The questions that shall be answered in this essay are Must we only obey a just law?', Should we obey a law because it is just to do so?' and Or else, can we not obey at all?'
Before we can answer these questions it is important to establish what is meant by the term just'. Just' in this case means morally just', I think, but differences of opinion exist as to its meaning. For the purpose of this essay, I shall take just' to mean fair' in the way Rawls indicates when he writes about the veil of justice in 1971: the every-day-sense of the term the average person would agree about.
Should we obey a law because it is just to do so?
The first question I shall address is whether one should obey a law because it is just to do so'. Woozley in 1979 states: If political leaders and police chiefs had their way, all of us would believe that a powerful reason (possibly the principle, if not the only, reason) that we should obey a law is that it is a law. In fact, with the exception of a special class of laws, it is no reason at all.
This is the core of discussion whether there is a general moral obligation to obey the law. This discussion started in the 1970's in the United States. The background to it was the civil rights movement in the United States, and the Vietnam War with its political scandals. People who disagreed with the governments' policies started arguing that sometimes, a citizen is justified in acting illegally. The question is: does a citizen have a moral duty to obey the law and if so, why?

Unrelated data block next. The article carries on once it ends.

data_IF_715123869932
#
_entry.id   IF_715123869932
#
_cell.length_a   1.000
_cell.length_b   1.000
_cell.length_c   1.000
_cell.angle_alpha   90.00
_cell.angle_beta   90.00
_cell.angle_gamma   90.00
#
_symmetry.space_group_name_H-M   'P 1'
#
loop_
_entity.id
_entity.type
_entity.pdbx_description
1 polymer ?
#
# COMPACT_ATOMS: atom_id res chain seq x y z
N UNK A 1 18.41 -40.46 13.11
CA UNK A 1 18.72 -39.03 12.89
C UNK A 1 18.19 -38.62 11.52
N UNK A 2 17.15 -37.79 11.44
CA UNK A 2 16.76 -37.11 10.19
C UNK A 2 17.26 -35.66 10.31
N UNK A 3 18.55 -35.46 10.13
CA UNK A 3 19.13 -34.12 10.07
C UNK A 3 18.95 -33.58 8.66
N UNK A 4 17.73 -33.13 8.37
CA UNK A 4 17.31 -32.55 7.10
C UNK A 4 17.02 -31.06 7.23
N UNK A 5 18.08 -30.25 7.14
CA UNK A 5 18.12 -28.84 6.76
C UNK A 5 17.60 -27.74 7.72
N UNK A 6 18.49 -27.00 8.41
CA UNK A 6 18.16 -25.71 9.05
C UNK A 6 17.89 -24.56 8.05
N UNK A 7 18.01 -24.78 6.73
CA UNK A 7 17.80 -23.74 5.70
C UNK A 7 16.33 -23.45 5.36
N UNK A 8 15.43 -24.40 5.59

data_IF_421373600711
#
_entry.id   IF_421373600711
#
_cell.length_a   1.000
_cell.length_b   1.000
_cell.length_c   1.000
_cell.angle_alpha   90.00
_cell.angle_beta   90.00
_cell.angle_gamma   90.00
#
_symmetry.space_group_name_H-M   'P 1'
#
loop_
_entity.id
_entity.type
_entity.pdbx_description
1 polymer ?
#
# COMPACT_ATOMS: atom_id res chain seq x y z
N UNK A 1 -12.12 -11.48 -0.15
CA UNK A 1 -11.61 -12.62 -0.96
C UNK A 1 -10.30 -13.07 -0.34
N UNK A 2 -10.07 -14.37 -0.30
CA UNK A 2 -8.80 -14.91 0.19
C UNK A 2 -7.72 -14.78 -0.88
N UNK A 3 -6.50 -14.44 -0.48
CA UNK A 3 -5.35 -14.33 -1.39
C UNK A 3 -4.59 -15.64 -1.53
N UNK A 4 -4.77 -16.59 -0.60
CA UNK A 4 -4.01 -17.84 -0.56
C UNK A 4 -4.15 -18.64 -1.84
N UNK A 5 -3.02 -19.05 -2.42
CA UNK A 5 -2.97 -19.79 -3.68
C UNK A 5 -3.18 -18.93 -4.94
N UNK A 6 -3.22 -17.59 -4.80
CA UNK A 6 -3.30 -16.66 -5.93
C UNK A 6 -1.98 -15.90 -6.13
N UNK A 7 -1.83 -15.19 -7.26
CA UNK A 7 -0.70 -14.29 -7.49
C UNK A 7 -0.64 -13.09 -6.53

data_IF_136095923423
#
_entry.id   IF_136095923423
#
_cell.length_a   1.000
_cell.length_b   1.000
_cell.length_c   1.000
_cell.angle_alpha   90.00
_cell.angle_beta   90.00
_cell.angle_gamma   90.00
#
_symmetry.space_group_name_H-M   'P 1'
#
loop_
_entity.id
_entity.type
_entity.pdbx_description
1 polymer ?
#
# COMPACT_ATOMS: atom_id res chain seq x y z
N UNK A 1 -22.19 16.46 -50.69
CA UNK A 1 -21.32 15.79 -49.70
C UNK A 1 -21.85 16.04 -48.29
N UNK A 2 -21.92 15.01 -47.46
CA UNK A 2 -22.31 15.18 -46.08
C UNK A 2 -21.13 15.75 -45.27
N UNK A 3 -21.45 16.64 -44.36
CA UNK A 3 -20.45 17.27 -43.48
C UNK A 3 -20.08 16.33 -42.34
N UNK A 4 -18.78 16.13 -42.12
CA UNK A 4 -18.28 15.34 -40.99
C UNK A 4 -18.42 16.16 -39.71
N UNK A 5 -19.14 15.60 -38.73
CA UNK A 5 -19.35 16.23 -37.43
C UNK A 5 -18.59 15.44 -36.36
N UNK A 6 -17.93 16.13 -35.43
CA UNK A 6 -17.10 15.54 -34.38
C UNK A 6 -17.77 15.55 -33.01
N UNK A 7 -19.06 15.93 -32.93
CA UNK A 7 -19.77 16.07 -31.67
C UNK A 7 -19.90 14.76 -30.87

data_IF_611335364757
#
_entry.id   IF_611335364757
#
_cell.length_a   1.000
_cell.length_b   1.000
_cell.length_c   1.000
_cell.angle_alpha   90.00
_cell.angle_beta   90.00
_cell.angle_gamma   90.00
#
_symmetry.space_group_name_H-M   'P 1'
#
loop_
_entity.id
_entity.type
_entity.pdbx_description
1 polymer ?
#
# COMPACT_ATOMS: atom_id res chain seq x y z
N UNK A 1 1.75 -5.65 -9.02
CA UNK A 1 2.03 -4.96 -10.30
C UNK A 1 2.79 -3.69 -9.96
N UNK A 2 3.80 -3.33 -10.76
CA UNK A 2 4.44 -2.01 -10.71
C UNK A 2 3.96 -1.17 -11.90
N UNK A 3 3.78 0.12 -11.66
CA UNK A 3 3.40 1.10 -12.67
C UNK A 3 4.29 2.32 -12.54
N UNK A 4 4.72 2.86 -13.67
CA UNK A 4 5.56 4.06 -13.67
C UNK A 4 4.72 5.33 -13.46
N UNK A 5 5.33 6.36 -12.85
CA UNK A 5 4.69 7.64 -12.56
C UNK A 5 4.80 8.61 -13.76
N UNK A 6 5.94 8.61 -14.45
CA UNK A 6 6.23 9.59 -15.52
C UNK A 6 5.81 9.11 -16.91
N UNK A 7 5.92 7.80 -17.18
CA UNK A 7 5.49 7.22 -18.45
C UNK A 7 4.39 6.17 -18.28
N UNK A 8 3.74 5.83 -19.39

In the writings of Honoré, Raz, Smith, Finnis and Bix there are many arguments for and against a general moral obligation to obey. Often, they take each other's ideas as a basis and develop or counter argue them. I shall give a synopsis of five arguments in favour of a general moral obligation to obey, and give my own and theorists' counterarguments. More arguments in favour and against a general moral obligation to obey the law exist than these five, but I shall take those that are clearest and mentioned most often.
BENEFIT OR GRATITUDE
The first argument in favour of a general moral obligation to obey the law is provided by the Greek philosopher Plato and is known as the benefit or gratitude argument. It is the idea that for those who receive substantial benefits from the state it is immoral not to respond with the small obligation government asks in return namely to obey the law. Indeed, almost all citizens of a country, even when undemocratic, receive benefits from the state. These can be police protection, free education or social benefits, but also simpler things as the provision of roads, electricity, or water. If the benefits are considered substantial', they imply a moral obligation to obey the government's laws as an expression of gratitude. Although there are many ways to counter argue this argument, it is perhaps natural the argument appeals to people who find their government a just one.
There are several counterarguments.
It is argued for example, that the benefits of the state are not asked for, but automatically given. We are born into citizenship and therefore, the benefits we receive are forced' upon us and we might like them non-existent or different.. But a stronger counterargument is provided by Raz. He claims that, in the case we should like to express our gratitude, we needn't necessarily express it by obeying the law, there being other ways of expressing our gratitude. Also, who judges whether the received benefits are substantial?
A second argument for a general moral obligation to obey the law is the argument of consent. This is the idea that by some action, or inaction, we have implicitly consented to obeying society's law. This action may be voting, accepting government benefits, or simply not...